The Oxford Handbook of Dewey (ed. Steven Fesmire; Oxford University Press, 2018) includes chapters by two Emory philosophers: Noëlle McAfee’s “Dewey and Public Philosophy” and John Stuhr’s “Dewey’s Pragmatic Politics: Power. Limits, and Realism about Democracy as a Way of Life.” For an electronic version of the book click here.
Emory Philosophy faculty John Lysaker (“The Margins of Our Hope”), John Stuhr (“Weatherlessness: The Death of the Will, Manufactured Helplessness, and Politics”), Erin Tarver (“Football Fan Mood and Memory in the Racial Present”), and Jessica Wahman (“The Myth of the Helpless Spectator”) presented papers at the American Philosophies Forum’s 2018 annual conference on Mood, Memory, Hope, and Action in April in New Orleans.
Rachel Bath co-edited Breached Horizons: The Philosophy of Jean-Luc Marion, along with Kathryn Lawson (Queen’s University), and Professors Antonio Calcagno and Steve G. Lofts (King’s University College at Western University). This edited volume, which includes scholarly essays on Marion’s philosophy as well as a previously unpublished essay by Jean-Luc Marion, was published with Rowman & Littlefield International in December 2017. See here.
Undergraduate Honors Student Ben Goldfein's research explores the ethics of artificial intelligence. Read the story here.
The 69th annual meeting of the Metaphysical Society of America (March 22-25) featured papers by Professor John Stuhr (The Politics of the Metaphysics of Agency AND the Metaphysics of the Politics of Agency”) and Professor Jessica Wahman (Psyche as Agent: Overcoming the ‘Free/Unfree’ Dichotomy”) and graduate students Andrew Culbreth(“Hope, Intention, and Courageous Agency: Aristotle’s Puzzling Description of Courage and Deliberation in Nicomachean Ethics 3.6-9”) and Tony Leyh(“From Homonoia to Sumphonia: A Shift in the Agential Conditions for Friendship in Plato’s Laws”).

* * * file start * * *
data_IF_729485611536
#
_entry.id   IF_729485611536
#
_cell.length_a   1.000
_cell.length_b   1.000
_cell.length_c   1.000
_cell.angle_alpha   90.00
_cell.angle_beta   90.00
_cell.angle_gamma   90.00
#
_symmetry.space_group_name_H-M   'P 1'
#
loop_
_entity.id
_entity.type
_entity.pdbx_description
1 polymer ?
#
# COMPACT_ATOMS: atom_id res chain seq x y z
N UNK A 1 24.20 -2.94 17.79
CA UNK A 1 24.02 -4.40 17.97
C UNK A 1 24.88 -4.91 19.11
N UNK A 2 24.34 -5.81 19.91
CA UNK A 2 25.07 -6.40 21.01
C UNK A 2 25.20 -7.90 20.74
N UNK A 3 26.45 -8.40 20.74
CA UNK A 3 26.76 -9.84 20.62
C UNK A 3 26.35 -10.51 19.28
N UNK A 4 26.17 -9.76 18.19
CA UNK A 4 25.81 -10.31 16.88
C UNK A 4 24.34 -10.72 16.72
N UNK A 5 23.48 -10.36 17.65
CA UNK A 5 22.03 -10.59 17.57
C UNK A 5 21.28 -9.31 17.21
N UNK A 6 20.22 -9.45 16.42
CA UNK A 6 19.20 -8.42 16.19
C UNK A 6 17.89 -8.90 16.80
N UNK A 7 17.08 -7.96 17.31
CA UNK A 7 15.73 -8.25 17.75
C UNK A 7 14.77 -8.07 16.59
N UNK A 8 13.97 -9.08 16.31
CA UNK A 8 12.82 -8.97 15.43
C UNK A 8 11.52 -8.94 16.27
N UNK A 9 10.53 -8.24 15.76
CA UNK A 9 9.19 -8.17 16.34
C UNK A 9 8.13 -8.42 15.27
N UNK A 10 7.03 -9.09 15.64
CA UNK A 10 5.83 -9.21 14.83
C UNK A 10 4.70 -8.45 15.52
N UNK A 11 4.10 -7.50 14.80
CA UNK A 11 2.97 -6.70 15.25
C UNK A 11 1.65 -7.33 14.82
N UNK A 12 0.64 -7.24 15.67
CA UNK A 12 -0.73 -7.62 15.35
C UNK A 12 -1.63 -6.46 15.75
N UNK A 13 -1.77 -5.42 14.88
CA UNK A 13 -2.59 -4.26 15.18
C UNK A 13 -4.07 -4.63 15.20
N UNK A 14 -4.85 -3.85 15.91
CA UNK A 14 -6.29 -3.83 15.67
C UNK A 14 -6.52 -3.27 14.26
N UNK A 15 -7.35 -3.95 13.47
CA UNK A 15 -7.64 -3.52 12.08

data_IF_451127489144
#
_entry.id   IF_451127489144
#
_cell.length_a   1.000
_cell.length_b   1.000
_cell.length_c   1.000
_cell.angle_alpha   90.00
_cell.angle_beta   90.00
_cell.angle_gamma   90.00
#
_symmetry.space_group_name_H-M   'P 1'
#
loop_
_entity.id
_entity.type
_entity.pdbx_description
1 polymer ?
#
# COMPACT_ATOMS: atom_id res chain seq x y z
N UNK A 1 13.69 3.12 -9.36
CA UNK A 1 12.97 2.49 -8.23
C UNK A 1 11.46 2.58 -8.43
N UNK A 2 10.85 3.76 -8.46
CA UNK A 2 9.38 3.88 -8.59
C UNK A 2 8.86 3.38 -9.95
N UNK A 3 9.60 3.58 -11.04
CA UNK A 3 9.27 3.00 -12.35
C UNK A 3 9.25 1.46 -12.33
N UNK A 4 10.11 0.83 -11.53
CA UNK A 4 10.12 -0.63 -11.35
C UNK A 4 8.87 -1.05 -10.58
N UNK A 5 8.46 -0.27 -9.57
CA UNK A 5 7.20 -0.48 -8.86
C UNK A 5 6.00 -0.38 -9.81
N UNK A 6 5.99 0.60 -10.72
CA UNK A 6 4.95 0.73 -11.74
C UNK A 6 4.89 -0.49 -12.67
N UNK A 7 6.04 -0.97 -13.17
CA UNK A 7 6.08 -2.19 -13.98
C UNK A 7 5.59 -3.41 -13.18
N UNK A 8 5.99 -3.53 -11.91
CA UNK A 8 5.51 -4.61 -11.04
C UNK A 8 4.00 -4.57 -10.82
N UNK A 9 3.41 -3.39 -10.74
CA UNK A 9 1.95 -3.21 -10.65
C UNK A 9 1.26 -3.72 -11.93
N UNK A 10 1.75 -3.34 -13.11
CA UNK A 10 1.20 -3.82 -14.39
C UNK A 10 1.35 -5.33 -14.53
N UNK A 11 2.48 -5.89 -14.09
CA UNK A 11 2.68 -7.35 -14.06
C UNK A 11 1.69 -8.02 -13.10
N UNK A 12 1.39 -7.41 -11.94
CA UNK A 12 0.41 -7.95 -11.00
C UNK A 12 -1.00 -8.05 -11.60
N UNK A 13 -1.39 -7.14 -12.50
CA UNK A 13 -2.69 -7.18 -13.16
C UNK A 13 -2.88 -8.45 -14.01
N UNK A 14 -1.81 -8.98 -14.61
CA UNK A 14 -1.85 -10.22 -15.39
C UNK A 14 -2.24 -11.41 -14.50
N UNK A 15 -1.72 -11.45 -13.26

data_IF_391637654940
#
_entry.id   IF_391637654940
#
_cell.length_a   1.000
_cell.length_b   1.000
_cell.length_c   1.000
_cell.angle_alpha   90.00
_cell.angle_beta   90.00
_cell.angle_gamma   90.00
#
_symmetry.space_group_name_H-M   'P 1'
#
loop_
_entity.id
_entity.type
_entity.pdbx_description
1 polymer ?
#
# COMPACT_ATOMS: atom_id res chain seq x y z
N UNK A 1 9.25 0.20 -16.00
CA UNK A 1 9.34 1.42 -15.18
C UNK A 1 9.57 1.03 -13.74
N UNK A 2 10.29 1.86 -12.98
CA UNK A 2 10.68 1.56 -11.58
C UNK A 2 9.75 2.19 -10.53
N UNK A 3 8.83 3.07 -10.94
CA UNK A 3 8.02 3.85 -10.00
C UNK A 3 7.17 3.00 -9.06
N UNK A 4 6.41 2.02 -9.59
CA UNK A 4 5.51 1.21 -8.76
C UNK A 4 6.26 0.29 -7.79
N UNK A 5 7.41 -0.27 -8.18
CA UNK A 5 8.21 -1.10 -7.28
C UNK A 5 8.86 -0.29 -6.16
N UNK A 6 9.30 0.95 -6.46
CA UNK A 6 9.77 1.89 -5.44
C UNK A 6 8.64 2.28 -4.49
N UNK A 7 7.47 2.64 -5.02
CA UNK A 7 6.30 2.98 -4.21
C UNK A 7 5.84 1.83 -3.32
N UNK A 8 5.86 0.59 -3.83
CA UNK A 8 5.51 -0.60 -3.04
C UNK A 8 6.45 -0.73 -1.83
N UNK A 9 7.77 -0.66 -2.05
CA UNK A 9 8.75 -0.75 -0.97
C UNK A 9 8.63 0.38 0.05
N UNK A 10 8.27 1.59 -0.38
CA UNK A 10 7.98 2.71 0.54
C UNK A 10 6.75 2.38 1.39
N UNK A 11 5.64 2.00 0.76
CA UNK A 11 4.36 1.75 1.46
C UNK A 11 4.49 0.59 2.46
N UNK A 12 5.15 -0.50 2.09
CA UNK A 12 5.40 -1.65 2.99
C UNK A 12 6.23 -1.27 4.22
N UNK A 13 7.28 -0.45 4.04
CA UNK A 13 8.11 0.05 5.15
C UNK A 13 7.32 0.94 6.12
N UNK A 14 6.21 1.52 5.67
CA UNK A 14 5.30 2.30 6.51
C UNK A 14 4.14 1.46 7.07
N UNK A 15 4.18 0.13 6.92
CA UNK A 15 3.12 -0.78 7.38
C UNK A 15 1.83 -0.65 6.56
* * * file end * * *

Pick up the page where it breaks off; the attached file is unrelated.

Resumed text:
Professor George Yancy and Drucilla Cornell's piece James Bond is a Wimp appeared in the New York Times.
Professor Dilek Huseyinzadegan was a judge and also delivered the closing keynote address at the 19th Annual South Appalachian Undergraduate Conference at the University of North Carolina-Asheville. The title of her talk was "Is Kantian Feminism an Oxymoron?"
At the 2018 Eastern Division meeting of the American Philosophical Association in snowy and icy Savannah, the Emory philosophy department was well-represented on the program. Professors Susan Bredlau, John Stuhr, Cindy Willett, and George Yancy and graduate student Christopher Merwin all were scheduled to deliver papers. Professors Nick Fotion and Noelle McAfee were commentators. And professors Marta Jimenez, Erin Tarver
Professor George Yancy co-authored (with Professor David Kyuman Kim) an open letter to Kim Jong Un. The letter was published in The New York Times.
Former Philosophy Grad Firmin DeBrander penned this essay regarding mass shootings for the Baltimore Sun.
Professor George Yancy gave the Keynote Address at the Royal College of Art in London on November 11, 2017. His interview afterward can be viewed on YouTube.